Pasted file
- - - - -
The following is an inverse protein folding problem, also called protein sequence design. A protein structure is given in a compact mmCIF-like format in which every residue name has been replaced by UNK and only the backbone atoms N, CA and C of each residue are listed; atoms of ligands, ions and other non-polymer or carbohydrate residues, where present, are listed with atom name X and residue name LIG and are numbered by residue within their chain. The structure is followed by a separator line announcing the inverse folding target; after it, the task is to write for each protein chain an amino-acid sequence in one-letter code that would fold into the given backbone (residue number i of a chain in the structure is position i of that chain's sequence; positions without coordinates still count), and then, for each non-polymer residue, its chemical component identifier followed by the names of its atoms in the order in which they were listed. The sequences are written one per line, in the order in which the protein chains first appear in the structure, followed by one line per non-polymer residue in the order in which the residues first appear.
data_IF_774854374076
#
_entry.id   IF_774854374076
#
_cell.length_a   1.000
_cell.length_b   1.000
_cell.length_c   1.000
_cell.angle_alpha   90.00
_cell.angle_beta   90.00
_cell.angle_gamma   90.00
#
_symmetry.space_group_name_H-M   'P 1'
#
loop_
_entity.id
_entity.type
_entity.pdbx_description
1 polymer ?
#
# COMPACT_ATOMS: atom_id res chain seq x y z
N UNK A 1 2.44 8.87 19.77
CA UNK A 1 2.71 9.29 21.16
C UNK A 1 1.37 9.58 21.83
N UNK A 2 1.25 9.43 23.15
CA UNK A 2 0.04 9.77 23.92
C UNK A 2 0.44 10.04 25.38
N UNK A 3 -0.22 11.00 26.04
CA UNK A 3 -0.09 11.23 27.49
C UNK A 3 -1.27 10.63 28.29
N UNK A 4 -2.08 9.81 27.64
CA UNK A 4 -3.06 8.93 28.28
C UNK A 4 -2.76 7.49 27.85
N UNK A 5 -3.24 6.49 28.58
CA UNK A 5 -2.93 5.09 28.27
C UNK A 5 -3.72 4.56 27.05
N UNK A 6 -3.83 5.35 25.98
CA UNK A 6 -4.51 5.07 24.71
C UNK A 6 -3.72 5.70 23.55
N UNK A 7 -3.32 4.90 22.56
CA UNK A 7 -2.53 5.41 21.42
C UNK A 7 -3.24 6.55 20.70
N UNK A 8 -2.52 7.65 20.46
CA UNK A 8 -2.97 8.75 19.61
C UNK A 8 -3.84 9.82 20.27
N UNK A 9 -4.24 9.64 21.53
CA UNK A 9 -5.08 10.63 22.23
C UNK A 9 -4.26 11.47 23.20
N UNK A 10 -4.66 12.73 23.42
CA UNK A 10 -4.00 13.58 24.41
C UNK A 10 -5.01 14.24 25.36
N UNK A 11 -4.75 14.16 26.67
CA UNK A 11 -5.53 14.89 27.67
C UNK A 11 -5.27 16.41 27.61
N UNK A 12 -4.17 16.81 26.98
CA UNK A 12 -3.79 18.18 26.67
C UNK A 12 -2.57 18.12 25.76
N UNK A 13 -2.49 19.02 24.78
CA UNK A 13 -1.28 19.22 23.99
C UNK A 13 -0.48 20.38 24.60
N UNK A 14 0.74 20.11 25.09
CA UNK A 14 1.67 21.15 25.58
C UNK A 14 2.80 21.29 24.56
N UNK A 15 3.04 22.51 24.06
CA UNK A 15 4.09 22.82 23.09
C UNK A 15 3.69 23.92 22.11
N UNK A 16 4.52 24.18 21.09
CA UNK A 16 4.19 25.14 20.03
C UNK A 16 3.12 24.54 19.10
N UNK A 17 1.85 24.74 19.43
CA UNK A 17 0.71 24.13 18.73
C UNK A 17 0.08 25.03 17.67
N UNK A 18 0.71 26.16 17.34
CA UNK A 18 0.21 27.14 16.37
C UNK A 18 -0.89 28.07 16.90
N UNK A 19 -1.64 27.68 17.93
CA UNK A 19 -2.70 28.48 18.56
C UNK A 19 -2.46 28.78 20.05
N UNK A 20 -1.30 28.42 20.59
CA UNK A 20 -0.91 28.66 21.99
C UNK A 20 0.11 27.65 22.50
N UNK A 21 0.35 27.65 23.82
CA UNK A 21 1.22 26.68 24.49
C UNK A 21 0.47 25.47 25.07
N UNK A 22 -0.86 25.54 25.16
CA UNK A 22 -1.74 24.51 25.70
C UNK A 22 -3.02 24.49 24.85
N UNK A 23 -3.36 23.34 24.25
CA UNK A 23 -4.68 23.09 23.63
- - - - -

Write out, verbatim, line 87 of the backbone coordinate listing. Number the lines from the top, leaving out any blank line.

C UNK A 22 -3.02 24.49 24.85